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‘Real Steel’ Still Box Office Champ

According to final studio
totals, Hugh Jackman and his robo-slugger narrowly sidestepped a defeat from
the toe-tapping newcomer Footloose,
which was good enough for another top place finish. Meanwhile, continuing a
lackluster trend for its genre, even the notable horror name of The Thing was not enough to crack $10
million. Plus, “that bird watching movie” The
Big Year
let out little more than a peep as it tanked in ninth place.

Retreating by only 40
percent, Real Steel wracked up another $16.3 million following a strong
first-round finish. A lack of similar crowd-pleasing blockbusters entering
theaters made the sci-fi boxing pic an easy choice for audiences. With its
overseas tally added, Real Steel has
already made away with $108 million worldwide.

Just a foot-length away
from taking the top spot, Footloose had to settle for a decent
second place finish and a $16.1 million gross. In line with the $15.6-million
opening of the last “Step Up” movie and 2004’s You Got Served, Footloose
connected with its target demographic but reached little beyond that. Expect
some solid legs into the fall as just more horror films and mature dramas enter

Showing nothing has
changed when it comes to fright flicks this year, 80’s remake The
disappointed with just $8.5 million and an average below $3,000
per theater. A surge of ho-hum scary movies, poor reviews and no starpower left
this arctic-thriller out in the cold in more ways than one.

The Top 10
1. Real
Steel – $16.3M (weekend)…$51.7M (gross)
2. Footloose –
3. The Thing – $8.5M…$8.5M
4. The
Ides of March – $7.1M…$21.8M
5. Dolphin
Tale – $6.2M…$58.6M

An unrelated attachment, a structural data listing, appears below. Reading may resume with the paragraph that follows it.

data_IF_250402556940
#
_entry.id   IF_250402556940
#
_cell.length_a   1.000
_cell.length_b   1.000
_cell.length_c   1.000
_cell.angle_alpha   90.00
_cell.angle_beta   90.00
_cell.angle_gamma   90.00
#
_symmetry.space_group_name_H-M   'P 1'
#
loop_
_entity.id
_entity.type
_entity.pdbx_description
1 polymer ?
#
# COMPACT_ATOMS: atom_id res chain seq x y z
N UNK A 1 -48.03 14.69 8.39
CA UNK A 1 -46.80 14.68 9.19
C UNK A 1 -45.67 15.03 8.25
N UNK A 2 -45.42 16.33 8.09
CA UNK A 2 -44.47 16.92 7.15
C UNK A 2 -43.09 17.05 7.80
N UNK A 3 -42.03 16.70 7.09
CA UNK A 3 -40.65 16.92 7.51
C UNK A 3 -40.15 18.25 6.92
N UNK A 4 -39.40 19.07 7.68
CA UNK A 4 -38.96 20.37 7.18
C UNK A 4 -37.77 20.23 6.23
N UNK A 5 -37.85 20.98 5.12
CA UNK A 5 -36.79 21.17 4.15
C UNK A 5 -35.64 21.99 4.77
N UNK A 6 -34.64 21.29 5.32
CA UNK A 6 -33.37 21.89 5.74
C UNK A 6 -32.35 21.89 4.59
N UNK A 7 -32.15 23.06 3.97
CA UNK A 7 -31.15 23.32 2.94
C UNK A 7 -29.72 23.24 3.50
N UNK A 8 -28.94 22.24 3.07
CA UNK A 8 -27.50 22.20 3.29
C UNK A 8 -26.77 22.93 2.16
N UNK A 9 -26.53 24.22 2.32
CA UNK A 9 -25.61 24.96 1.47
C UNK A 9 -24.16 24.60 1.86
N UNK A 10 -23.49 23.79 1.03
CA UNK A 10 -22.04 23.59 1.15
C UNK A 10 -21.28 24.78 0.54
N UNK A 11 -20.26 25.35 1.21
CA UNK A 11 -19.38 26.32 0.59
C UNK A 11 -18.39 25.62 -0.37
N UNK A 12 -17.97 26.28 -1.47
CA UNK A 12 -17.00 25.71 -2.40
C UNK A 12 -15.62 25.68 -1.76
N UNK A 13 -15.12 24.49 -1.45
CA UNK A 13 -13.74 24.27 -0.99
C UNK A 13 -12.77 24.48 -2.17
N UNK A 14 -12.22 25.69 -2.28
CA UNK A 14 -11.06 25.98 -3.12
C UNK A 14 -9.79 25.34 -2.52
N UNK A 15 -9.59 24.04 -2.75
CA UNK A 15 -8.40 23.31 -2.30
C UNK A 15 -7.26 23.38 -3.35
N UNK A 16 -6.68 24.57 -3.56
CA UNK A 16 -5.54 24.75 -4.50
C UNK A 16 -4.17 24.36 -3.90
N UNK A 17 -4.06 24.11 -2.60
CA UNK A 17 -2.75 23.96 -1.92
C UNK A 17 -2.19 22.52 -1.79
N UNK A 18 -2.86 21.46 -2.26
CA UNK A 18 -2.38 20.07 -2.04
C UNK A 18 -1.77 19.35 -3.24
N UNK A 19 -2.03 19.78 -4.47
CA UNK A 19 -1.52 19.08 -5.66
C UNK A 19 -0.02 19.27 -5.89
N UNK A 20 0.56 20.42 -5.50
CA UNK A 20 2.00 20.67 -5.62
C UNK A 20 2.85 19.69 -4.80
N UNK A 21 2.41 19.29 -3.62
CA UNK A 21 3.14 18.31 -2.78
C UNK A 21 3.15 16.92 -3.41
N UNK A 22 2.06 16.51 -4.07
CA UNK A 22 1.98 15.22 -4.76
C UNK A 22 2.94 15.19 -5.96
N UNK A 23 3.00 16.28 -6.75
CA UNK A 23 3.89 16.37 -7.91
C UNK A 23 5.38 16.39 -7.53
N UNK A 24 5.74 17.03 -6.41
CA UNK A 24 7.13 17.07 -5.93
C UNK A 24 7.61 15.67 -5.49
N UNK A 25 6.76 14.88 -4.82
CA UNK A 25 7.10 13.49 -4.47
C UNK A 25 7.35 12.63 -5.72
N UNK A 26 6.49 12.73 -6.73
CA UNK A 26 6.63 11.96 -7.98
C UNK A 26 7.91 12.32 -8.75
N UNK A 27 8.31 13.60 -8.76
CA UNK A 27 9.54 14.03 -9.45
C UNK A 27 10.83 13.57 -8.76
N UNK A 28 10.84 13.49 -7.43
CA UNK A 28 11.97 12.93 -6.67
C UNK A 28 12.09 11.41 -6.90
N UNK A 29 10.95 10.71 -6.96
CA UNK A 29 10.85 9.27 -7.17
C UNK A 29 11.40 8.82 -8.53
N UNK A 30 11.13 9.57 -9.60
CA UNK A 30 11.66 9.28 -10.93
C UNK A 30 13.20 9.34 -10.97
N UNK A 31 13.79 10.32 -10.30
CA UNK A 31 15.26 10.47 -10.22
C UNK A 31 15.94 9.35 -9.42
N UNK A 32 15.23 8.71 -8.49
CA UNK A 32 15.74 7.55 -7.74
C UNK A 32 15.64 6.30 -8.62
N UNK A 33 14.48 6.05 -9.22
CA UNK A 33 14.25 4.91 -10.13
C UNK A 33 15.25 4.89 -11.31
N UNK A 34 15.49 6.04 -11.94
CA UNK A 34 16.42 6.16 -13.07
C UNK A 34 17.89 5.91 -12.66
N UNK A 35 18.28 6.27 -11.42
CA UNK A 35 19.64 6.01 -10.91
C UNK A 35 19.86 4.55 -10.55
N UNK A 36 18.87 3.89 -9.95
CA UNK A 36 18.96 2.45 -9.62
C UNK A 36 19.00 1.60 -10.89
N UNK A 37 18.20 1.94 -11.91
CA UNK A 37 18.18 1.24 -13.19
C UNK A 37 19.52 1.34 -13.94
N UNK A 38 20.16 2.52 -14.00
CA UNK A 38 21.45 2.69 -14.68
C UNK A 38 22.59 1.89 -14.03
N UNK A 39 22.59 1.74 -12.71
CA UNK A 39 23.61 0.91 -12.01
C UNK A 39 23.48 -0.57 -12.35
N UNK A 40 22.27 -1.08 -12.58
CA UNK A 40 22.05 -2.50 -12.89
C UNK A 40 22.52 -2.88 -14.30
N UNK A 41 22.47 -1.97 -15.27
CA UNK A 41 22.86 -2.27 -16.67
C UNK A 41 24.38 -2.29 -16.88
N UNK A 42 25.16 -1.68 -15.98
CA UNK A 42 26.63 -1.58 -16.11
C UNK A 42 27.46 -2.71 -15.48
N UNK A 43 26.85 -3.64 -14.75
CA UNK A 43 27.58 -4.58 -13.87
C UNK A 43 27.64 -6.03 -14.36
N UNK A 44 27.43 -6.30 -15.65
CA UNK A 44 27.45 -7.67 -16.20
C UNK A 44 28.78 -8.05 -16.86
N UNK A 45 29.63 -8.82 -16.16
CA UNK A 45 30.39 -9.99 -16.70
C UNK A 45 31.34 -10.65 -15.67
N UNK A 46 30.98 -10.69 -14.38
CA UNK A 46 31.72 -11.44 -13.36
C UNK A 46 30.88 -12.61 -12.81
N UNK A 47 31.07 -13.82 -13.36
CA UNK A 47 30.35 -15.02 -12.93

6. Moneyball
– $5.5M…$57.7M
7. 50/50
– $4.2M…$24.3M
8. Courageous
– $3.3M…$21.3M
9. The Big Year – $3.3M…$3.3M
10. The
Lion King (in 3D) – $2.8M…$90.5M

The news was better
throughout the top 10 as all sophomore movies held up very well, with the maximum
fall coming in at just 39 percent from five-week-old The Lion King. Acclaimed dramas The
Ides of March, Moneyball
and 50/50
witnessed declines of 32 percent, 27 percent and 25 percent respectively,
proving that quality fare can and will be eaten up when available.

Languishing in ninth
however was the star-studded (but non-event) drama, The Big Year with Owen
Wilson, Jack Black and Steve Martin. Opening to a pathetic $3.3 million (a
near-career low for all three talented comedians), the bird-watching flick was
essentially dumped by Fox who apparently saw the limited appeal of such a
concept when it was too late.

This weekend the box
office was down significantly from 2010 when Jackass 3-D shocked everyone with a colossal $50-million opening weekend take.

As if we needed more subpar
choices, four more movies parade into theaters next weekend lead by the third
installment in the hugely successful haunted house found footage franchise, Paranormal Activity 3, which should
dominate with ease. Slightly behind with a 3,000 screen count is the
ultra-modern update of The Three
which aims to follow up a successful early overseas launch. Rowan
Atkinson will come back to life in
Johnny English Reborn, which also comes off an
international rollout and is in no way expected to connect with North American
audiences. Last off is The Mighty Macs,
a female-led basketball drama that bounces into just 1,000 theaters. Don’t
expect this one to make a blip on anyone’s radar either. 

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